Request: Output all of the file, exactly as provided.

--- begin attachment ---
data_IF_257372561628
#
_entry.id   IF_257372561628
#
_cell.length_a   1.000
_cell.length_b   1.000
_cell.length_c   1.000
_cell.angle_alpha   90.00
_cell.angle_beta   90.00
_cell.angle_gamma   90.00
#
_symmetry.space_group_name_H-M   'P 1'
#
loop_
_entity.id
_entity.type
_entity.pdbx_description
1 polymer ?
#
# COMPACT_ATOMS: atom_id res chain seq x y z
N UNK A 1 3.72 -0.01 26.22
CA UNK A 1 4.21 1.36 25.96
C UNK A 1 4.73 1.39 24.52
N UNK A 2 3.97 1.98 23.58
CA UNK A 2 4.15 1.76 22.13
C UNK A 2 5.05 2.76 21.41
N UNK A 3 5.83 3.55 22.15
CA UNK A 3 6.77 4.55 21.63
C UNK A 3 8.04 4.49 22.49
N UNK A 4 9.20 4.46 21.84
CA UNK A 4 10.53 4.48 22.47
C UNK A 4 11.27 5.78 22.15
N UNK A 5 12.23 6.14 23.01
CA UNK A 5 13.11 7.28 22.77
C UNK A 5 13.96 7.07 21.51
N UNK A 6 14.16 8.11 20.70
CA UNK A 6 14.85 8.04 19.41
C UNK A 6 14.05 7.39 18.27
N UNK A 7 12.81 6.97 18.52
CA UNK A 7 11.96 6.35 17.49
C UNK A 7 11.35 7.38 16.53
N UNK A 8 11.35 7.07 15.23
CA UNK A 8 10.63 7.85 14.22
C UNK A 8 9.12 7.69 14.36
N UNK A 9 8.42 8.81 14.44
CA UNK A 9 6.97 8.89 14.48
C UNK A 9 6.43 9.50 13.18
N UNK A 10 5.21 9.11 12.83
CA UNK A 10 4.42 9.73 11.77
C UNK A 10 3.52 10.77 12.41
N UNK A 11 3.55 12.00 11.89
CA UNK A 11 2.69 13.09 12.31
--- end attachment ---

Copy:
data_IF_257372561628
#
_entry.id   IF_257372561628
#
_cell.length_a   1.000
_cell.length_b   1.000
_cell.length_c   1.000
_cell.angle_alpha   90.00
_cell.angle_beta   90.00
_cell.angle_gamma   90.00
#
_symmetry.space_group_name_H-M   'P 1'
#
loop_
_entity.id
_entity.type
_entity.pdbx_description
1 polymer ?
#
# COMPACT_ATOMS: atom_id res chain seq x y z
N UNK A 1 3.72 -0.01 26.22
CA UNK A 1 4.21 1.36 25.96
C UNK A 1 4.73 1.39 24.52
N UNK A 2 3.97 1.98 23.58
CA UNK A 2 4.15 1.76 22.13
C UNK A 2 5.05 2.76 21.41
N UNK A 3 5.83 3.55 22.15
CA UNK A 3 6.77 4.55 21.63
C UNK A 3 8.04 4.49 22.49
N UNK A 4 9.20 4.46 21.84
CA UNK A 4 10.53 4.48 22.47
C UNK A 4 11.27 5.78 22.15
N UNK A 5 12.23 6.14 23.01
CA UNK A 5 13.11 7.28 22.77
C UNK A 5 13.96 7.07 21.51
N UNK A 6 14.16 8.11 20.70
CA UNK A 6 14.85 8.04 19.41
C UNK A 6 14.05 7.39 18.27
N UNK A 7 12.81 6.97 18.52
CA UNK A 7 11.96 6.35 17.49
C UNK A 7 11.35 7.38 16.53
N UNK A 8 11.35 7.07 15.23
CA UNK A 8 10.63 7.85 14.22
C UNK A 8 9.12 7.69 14.36
N UNK A 9 8.42 8.81 14.44
CA UNK A 9 6.97 8.89 14.48
C UNK A 9 6.43 9.50 13.18
N UNK A 10 5.21 9.11 12.83
CA UNK A 10 4.42 9.73 11.77
C UNK A 10 3.52 10.77 12.41
N UNK A 11 3.55 12.00 11.89
CA UNK A 11 2.69 13.09 12.31